Syrian Civil War Overview

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Video / May 9, 2017

What Caused the Syrian Civil War?

As of 2017, the Syrian Civil War is moving into its 6th year. Conflict began in the spring of 2011, in the city of Deraa, as part of the Arab Spring.

Before the uprising and violence began, there were local civilians protesting the arrest and alleged torture of numerous children for vandalizing a wall depicting anti-government discourses. Although protests were peaceful, Bashar al-Assad’s government responded with violence by using firearms on protestors, ultimately killing 4 people.

These measures elicited anger throughout the country and citizens demanded for Bashar al-Assad’s resignation. In July 2012 the international Red Cross officially declared the conflict and uprising in Syria a civil war.

Suggested Discussion Question: What challenges do you think refugees face during conflict?

Refugees and Canada’s Response

Refugees

Syria’s ongoing war has instigated danger to its citizens, and has forced many to leave their homes and their country behind in the hopes of a better life. Millions of people have fled the country seeking safety and resettlement internationally. There are more than 4.8 million Syrian refugees primarily in neighboring counties because of war, hunger, and extreme violence; 6.5 million Syrians have been internally displaced in hopes to avoid violent conflict.

Canada’s Role

With the help of various governmental, and non-governmental organizations Canada successfully welcomed over 40,000 Syrian refugees between November 2015 and January 29, 2017.

Canada has committed approximately $100 million to assist with the crisis in Syria. Canada also formed a Syria Emergency Relief Fund, and gave Canadians generously donated $31.8 million to the Syria crisis, as of April 2016. This donation was matched by the Canadian government, giving a total of $68.2 million in humanitarian assistance to address the essential needs of people affected by the Syrian conflict.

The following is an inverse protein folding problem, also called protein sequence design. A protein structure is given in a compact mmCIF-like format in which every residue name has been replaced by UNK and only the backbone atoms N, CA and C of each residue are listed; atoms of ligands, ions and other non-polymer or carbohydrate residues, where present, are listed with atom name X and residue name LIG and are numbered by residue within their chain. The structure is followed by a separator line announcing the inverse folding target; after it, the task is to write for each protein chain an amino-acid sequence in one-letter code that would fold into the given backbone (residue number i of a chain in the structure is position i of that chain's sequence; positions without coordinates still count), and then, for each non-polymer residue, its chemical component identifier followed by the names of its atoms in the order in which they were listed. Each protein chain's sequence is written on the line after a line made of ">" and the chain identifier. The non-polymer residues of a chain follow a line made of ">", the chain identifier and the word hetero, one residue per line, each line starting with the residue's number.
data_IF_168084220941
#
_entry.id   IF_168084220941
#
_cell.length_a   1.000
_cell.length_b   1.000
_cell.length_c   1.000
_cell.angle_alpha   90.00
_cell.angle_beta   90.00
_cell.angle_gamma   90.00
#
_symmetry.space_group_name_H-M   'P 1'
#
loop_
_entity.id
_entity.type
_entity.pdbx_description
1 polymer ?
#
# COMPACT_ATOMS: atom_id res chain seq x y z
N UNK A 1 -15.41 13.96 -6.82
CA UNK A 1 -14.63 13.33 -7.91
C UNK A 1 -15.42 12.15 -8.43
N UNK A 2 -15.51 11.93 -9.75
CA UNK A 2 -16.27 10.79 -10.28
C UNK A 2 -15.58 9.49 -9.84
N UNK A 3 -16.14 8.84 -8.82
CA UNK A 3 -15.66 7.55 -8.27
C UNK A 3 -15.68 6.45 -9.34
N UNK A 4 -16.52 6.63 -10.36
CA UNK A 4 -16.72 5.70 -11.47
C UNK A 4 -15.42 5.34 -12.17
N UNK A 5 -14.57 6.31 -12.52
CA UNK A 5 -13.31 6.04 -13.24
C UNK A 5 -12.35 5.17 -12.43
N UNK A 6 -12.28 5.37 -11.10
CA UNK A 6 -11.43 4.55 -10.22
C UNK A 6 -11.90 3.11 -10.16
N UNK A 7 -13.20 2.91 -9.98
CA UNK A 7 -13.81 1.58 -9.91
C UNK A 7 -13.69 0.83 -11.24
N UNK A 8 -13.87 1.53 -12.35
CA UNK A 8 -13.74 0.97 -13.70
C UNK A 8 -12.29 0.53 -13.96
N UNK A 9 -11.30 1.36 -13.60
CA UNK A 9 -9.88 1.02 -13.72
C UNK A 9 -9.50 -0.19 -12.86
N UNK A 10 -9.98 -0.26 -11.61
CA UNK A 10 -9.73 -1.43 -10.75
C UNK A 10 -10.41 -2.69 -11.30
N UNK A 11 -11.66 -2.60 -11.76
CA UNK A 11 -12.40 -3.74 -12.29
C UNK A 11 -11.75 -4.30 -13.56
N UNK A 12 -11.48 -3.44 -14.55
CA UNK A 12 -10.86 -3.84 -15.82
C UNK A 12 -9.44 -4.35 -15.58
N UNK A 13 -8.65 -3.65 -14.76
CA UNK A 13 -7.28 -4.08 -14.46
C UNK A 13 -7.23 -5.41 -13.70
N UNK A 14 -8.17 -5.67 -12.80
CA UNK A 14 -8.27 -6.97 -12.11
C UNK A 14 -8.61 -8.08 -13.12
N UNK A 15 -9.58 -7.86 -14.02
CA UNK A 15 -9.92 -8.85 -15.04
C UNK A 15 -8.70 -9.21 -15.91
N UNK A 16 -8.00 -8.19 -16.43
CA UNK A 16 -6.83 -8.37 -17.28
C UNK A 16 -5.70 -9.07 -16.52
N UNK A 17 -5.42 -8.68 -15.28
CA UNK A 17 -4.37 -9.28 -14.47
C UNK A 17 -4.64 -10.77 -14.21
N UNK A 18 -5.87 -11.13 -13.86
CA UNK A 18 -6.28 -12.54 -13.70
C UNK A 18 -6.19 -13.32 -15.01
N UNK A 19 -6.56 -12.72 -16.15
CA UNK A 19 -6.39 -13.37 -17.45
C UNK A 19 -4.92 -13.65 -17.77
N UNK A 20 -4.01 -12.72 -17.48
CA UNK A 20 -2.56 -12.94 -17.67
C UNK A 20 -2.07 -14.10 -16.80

The Canadian government has received a great amount of support from various Non-government Organizations, who have assisted with the immigration process of Syrian refugees, humanitarian aid, etc. United Nations High Commissions for Refugees (UNHCR) and International Organization for Immigration (IOM), are two of the major contributors assisting migration and refugee processing, as well as performing medical exams.

 The Canadian government’s efforts have benefited from the assistance of a variety of other Non-Governmental Organization’s such as:

Suggested Discussion Question: What challenges do you think refugees experience after arriving to Canada?

Suggested Discussion Question: What do you think sparked interest in the general public to accept Syrian Refugees?

Suggested Discussion Question: Do you think Canada’s involvement in the Syrian conflict was the right response?

The Process and the Department of National Defence

DND (Department of National Defence) was highly involved in the process of accepting and migrating Syrian refugees into Canada, through Operation PROVISION. Canadian Armed Forces personnel were involved in a variety of different areas to augment the processes, and to ensure safety.